Who keeps your Facebook, eBay information when you die?

Paula Duffy's picture

What happens to all your website passwords, email, Facebook, Twitter and Digg information, photos and other digital data after your death?

Courts and legislatures around the United States are being asked to address how to give survivors the right to close accounts and retrieve information about their loved ones, if there is no specific mention of it all in a will or living trust document.

The name "digital assets" is being used to describe the potential treasure trove of personal information left floating on the Internet. According to Law.com, Oklahoma is the first state to enact a footnote to estate planning legislation to deal with the topic.

It's says in part, "The executor or administrator of an estate shall have the power, where otherwise authorized, to take control of, conduct, continue, or terminate any accounts of a deceased person on any social networking website, any microblogging or short message service website or any email service websites."

The word "continue" seems to mean that the sites can be maintained post-death by the executor of a person's estate. The possibilities boggle the mind, but it is hoped by Oklahoma legislators that the site will be identified as a tribute or a memorial rather than one that doesn't make it plain that the owner is still alive and kicking.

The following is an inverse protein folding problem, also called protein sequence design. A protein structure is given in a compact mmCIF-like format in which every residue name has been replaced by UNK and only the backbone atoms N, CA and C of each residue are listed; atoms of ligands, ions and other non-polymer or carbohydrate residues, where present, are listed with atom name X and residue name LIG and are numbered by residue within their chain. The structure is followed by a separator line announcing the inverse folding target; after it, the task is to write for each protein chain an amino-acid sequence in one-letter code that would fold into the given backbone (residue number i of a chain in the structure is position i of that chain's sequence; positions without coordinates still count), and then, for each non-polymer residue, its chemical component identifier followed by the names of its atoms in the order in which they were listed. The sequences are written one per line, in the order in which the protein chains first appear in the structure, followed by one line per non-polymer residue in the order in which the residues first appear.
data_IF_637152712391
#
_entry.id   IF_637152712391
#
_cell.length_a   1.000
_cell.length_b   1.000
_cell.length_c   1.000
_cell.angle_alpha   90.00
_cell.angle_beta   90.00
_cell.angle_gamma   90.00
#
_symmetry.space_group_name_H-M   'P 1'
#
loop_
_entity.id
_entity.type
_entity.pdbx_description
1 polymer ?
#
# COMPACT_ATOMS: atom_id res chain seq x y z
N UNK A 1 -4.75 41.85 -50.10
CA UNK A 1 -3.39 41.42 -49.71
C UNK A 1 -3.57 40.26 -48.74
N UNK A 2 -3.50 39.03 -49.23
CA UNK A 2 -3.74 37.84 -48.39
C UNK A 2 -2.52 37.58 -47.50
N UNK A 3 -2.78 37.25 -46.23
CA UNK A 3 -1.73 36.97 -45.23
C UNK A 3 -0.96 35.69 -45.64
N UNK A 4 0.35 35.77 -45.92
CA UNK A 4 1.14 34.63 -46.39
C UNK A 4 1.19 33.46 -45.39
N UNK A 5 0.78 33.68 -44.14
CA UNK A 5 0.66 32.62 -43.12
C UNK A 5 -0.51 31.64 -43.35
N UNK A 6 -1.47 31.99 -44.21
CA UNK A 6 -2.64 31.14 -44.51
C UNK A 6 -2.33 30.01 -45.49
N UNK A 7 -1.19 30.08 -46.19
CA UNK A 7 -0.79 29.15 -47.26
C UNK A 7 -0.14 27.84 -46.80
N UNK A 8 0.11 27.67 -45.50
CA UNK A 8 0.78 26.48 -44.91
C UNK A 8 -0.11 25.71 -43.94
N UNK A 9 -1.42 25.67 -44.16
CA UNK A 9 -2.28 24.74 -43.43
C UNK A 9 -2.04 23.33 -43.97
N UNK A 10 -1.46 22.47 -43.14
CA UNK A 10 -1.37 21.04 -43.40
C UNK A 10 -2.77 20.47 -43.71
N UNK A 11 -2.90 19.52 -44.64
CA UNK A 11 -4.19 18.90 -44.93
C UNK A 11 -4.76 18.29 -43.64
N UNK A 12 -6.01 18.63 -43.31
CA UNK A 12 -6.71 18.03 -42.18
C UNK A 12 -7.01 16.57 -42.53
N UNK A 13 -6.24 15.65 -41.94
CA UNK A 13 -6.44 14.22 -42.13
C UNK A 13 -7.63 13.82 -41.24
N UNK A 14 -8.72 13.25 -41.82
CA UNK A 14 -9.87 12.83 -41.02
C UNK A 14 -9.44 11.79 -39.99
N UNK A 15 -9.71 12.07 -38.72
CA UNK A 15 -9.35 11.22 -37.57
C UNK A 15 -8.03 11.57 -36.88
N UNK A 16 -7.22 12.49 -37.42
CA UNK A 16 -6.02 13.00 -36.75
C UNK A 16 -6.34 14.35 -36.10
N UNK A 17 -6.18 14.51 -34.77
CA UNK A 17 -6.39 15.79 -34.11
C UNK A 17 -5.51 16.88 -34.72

While a great start to unraveling a person's digital assets, it doesn't go far enough. What about accounts on eBay, internet domain names reserved but not used, gaming sites and a myriad of other places the average wired individual has a presence.

To perform the duties outlined in the legislation survivors would need access to passwords and user IDs. Without specific mention in a will or living trust more legislation will be needed to allow sites to reveal the personal information that is so jealousy guarded right now.

There are websites that assist the search for personal ID information. Legacy Locker and Asset Lock act as "e-undertakers", according to LAW.com. That seems to be the first thing modern and wired individuals should consider as part of estate planning. If the purpose of planning is to make it easier for surviving family and friends to dispose of assets post-death, a person's digital assets must be added to the equation.

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